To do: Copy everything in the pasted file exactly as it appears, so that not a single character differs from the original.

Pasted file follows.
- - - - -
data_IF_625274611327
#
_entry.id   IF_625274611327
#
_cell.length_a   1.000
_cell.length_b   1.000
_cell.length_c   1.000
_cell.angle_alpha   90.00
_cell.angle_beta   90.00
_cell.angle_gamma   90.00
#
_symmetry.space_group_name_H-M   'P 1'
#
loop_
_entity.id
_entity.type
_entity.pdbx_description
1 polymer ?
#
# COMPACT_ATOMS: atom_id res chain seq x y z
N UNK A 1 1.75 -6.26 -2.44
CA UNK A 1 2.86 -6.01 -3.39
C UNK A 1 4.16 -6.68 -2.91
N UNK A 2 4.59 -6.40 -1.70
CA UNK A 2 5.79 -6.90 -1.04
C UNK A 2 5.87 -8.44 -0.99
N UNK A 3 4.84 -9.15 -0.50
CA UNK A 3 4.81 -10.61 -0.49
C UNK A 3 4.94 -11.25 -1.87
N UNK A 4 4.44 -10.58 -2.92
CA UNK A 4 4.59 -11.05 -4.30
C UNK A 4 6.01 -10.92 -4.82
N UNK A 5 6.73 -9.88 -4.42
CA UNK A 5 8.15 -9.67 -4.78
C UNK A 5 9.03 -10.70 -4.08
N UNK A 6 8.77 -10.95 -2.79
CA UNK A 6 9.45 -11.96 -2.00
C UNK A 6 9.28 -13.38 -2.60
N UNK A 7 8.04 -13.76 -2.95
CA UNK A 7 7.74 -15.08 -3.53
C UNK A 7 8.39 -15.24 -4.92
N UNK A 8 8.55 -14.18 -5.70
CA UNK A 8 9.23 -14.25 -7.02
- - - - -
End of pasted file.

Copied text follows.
data_IF_625274611327
#
_entry.id   IF_625274611327
#
_cell.length_a   1.000
_cell.length_b   1.000
_cell.length_c   1.000
_cell.angle_alpha   90.00
_cell.angle_beta   90.00
_cell.angle_gamma   90.00
#
_symmetry.space_group_name_H-M   'P 1'
#
loop_
_entity.id
_entity.type
_entity.pdbx_description
1 polymer ?
#
# COMPACT_ATOMS: atom_id res chain seq x y z
N UNK A 1 1.75 -6.26 -2.44
CA UNK A 1 2.86 -6.01 -3.39
C UNK A 1 4.16 -6.68 -2.91
N UNK A 2 4.59 -6.40 -1.70
CA UNK A 2 5.79 -6.90 -1.04
C UNK A 2 5.87 -8.44 -0.99
N UNK A 3 4.84 -9.15 -0.50
CA UNK A 3 4.81 -10.61 -0.49
C UNK A 3 4.94 -11.25 -1.87
N UNK A 4 4.44 -10.58 -2.92
CA UNK A 4 4.59 -11.05 -4.30
C UNK A 4 6.01 -10.92 -4.82
N UNK A 5 6.73 -9.88 -4.42
CA UNK A 5 8.15 -9.67 -4.78
C UNK A 5 9.03 -10.70 -4.08
N UNK A 6 8.77 -10.95 -2.79
CA UNK A 6 9.45 -11.96 -2.00
C UNK A 6 9.28 -13.38 -2.60
N UNK A 7 8.04 -13.76 -2.95
CA UNK A 7 7.74 -15.08 -3.53
C UNK A 7 8.39 -15.24 -4.92
N UNK A 8 8.55 -14.18 -5.70
CA UNK A 8 9.23 -14.25 -7.02